Monthly Archives: February 2016

Paul Writer Great Indian IT Marketing Summit & Awards 2016

It was once again that time of the year when I found myself attending the reputed Paul Writer Great Indian IT Marketing Summit & Awards at The Ritz Carlton, Bangalore. I had fond memories of last year’s event where we won an award too. This time too the panel discussion topics and the eminent speakers list truly motivated me to attend the event. Like always, I love summarizing the learning I had from the event in the interest of the people who couldn’t attend the event for various reasons. Let’s see what were the key points discussed, thought-provoking questions asked by the eminent speakers and how IT Marketing take a leap forward. The key attraction of this year’s event was that most of the speakers spoke candid, unlike other conferences where speakers seem to be speaking from books and not from their heart!

Panel Discussion 1: The iBuyer: How has the buyer journey transformed? – Sunder Sarangan, Lavanya Jayaram, Manideepa Dasgupta, Sumit Virmani

Straightaway this session took everyone by surprise with comments by speakers like – “buying is not always well-researched”, “we buy easily available and what is familiar to us”, “most of our buying is tactical”. Now, these are very bold statements by such senior level marketing experts, while the other marketing folks would argue that buying is a well-researched process with these 8/10 steps. Another key discussion that occurred was about relevance of Sales and how can marketing equip sales in this technology dominated era. Some of the key learning were – a) Sales definitely is relevant and they need to have more intellectual conversations with the prospects, b) Sales should be able to engage with the prospective buyer community online, c) Marketing should enables Sales regularly with right content at right place and at right time, d) Content should highlight simple business benefits, e) Employees should be encouraged and leveraged to evangelize about the organization, f) Key skills preferred in marketers include storytelling, automation tool expertise, analytics, and g) Human connect doesn’t go away. So, no matter how much technology may dominate marketing, at the end of the day, human-to-human connect is very much required for positive results.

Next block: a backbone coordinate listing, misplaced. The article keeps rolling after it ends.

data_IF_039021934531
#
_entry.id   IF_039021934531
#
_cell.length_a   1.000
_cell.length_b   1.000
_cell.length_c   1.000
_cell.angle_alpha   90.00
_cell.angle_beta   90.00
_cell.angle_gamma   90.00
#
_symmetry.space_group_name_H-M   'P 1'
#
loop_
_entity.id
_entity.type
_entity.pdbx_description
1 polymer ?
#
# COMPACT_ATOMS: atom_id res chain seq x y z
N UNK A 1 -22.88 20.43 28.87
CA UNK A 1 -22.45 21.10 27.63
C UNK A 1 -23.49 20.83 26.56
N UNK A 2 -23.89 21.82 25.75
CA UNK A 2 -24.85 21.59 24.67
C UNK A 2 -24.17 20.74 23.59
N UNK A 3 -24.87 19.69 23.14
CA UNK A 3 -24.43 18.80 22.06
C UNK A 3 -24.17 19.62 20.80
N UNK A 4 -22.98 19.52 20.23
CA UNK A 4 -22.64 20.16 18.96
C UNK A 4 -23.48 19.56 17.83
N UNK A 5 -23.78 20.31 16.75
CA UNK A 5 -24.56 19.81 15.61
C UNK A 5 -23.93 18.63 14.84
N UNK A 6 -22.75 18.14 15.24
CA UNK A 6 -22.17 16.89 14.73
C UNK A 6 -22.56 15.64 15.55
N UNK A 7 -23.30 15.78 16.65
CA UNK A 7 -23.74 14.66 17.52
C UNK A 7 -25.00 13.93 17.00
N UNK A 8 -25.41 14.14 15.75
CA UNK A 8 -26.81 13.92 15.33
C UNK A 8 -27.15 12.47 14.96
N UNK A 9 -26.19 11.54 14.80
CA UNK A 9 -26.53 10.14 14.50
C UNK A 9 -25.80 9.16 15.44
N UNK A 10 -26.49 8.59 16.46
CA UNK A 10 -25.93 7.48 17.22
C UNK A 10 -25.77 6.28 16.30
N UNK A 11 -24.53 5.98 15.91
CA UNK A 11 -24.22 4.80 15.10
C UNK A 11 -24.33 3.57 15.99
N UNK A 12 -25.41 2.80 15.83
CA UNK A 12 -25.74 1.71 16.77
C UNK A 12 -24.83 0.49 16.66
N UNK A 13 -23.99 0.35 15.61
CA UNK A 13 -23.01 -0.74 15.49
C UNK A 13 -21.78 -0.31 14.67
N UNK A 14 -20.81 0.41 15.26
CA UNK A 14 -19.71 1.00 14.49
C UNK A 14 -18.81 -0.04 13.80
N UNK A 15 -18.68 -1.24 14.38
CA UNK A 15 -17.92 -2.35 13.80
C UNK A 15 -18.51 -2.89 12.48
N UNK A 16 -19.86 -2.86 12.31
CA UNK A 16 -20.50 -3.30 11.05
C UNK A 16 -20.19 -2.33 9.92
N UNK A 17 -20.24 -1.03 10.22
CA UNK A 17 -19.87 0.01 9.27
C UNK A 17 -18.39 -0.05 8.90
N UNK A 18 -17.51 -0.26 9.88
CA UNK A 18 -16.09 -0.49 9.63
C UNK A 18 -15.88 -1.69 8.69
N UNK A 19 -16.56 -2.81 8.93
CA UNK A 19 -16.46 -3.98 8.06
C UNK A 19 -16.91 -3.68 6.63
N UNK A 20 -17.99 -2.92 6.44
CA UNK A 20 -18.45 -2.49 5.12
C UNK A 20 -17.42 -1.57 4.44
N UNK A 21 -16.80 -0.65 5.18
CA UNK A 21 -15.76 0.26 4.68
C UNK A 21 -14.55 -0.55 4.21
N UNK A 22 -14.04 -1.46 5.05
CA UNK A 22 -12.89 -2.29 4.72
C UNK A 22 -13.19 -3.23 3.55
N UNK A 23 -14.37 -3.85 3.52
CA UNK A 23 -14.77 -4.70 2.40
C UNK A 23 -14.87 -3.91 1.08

ITSMA Research Presentation by Julie Schwartz

Julie presented the research findings from the research that ITSMA conducted amongst 426 respondents from mid to large size organizations from seven countries (US, UK, France, India, Australia etc.). 50% of respondents were IT buyers, while the rest were functional buyers. The key findings were:

  1. More than 50% of buying happens offline
  2. Top sources of information in IT Marketing are consultants, advisors, peers, subject matter experts
  3. While human interaction dominates in the initial stages of buying process, social media dominates in the later stages of buying process
  4. More number of marketing channels are referred to today in a buying process than they were a decade ago
  5. It’s an era of Omnichannel marketing
  6. Centralized marketing is needed

Panel Discussion 2: Should Sports be in Your Marketing Plan? – Apurva Chamaria, Poornima Couto, Vishal Jhunjhunwala

This was a very interesting panel discussion and very lively right from the beginning with all three speakers playing videos of their sports engagements. The panel discussion mainly hovered around the necessity, importance, pros for a brand to consider sports marketing as a key element of their marketing strategy. Some of the key learning from this session were:

  1. 70% sport engagements happens on social media
  2. TCS Marathon initiatives are mainly focused around employees in case of India. Employee engagement is the core objective
  3. Brands can leverage sports to address C-suite, engage employees, influence top funnel, create business impact
  4. It’s buyers market in sports domain, as every element of sports is available for sale – be it sports kits, apparels etc.
  5. Sports followers generally have a positive tendency for brands that endorse their favourite sports teams